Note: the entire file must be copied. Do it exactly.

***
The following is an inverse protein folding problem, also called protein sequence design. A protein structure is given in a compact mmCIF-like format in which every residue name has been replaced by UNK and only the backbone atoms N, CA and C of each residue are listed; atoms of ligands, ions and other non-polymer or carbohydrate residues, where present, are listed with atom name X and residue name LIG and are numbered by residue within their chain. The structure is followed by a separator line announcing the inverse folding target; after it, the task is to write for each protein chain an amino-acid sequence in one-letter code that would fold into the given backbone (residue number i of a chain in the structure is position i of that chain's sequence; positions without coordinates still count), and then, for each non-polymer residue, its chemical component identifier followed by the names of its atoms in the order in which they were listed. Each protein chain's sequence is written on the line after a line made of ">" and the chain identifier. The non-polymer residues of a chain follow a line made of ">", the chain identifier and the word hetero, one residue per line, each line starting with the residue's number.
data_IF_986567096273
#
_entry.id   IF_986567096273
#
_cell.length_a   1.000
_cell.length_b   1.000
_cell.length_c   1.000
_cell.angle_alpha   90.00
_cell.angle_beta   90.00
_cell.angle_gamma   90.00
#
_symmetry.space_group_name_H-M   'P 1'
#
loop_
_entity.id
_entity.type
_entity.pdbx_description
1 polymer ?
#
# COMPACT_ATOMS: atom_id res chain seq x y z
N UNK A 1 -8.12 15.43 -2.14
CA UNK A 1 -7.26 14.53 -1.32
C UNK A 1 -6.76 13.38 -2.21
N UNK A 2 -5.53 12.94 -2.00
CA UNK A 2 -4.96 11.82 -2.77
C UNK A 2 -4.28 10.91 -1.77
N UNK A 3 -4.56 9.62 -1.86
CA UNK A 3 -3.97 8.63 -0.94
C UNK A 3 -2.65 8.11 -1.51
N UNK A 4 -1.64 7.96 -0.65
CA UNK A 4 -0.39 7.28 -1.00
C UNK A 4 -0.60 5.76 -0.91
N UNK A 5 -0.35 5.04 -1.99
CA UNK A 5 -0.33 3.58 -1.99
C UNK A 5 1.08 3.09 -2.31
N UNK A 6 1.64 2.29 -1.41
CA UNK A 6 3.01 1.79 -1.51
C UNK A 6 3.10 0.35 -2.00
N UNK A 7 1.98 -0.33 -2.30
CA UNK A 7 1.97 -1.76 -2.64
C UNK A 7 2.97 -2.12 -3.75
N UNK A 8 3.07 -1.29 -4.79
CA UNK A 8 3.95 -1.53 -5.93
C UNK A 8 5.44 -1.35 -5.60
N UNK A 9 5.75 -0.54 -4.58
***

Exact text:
The following is an inverse protein folding problem, also called protein sequence design. A protein structure is given in a compact mmCIF-like format in which every residue name has been replaced by UNK and only the backbone atoms N, CA and C of each residue are listed; atoms of ligands, ions and other non-polymer or carbohydrate residues, where present, are listed with atom name X and residue name LIG and are numbered by residue within their chain. The structure is followed by a separator line announcing the inverse folding target; after it, the task is to write for each protein chain an amino-acid sequence in one-letter code that would fold into the given backbone (residue number i of a chain in the structure is position i of that chain's sequence; positions without coordinates still count), and then, for each non-polymer residue, its chemical component identifier followed by the names of its atoms in the order in which they were listed. Each protein chain's sequence is written on the line after a line made of ">" and the chain identifier. The non-polymer residues of a chain follow a line made of ">", the chain identifier and the word hetero, one residue per line, each line starting with the residue's number.
data_IF_986567096273
#
_entry.id   IF_986567096273
#
_cell.length_a   1.000
_cell.length_b   1.000
_cell.length_c   1.000
_cell.angle_alpha   90.00
_cell.angle_beta   90.00
_cell.angle_gamma   90.00
#
_symmetry.space_group_name_H-M   'P 1'
#
loop_
_entity.id
_entity.type
_entity.pdbx_description
1 polymer ?
#
# COMPACT_ATOMS: atom_id res chain seq x y z
N UNK A 1 -8.12 15.43 -2.14
CA UNK A 1 -7.26 14.53 -1.32
C UNK A 1 -6.76 13.38 -2.21
N UNK A 2 -5.53 12.94 -2.00
CA UNK A 2 -4.96 11.82 -2.77
C UNK A 2 -4.28 10.91 -1.77
N UNK A 3 -4.56 9.62 -1.86
CA UNK A 3 -3.97 8.63 -0.94
C UNK A 3 -2.65 8.11 -1.51
N UNK A 4 -1.64 7.96 -0.65
CA UNK A 4 -0.39 7.28 -1.00
C UNK A 4 -0.60 5.76 -0.91
N UNK A 5 -0.35 5.04 -1.99
CA UNK A 5 -0.33 3.58 -1.99
C UNK A 5 1.08 3.09 -2.31
N UNK A 6 1.64 2.29 -1.41
CA UNK A 6 3.01 1.79 -1.51
C UNK A 6 3.10 0.35 -2.00
N UNK A 7 1.98 -0.33 -2.30
CA UNK A 7 1.97 -1.76 -2.64
C UNK A 7 2.97 -2.12 -3.75
N UNK A 8 3.07 -1.29 -4.79
CA UNK A 8 3.95 -1.53 -5.93
C UNK A 8 5.44 -1.35 -5.60
N UNK A 9 5.75 -0.54 -4.58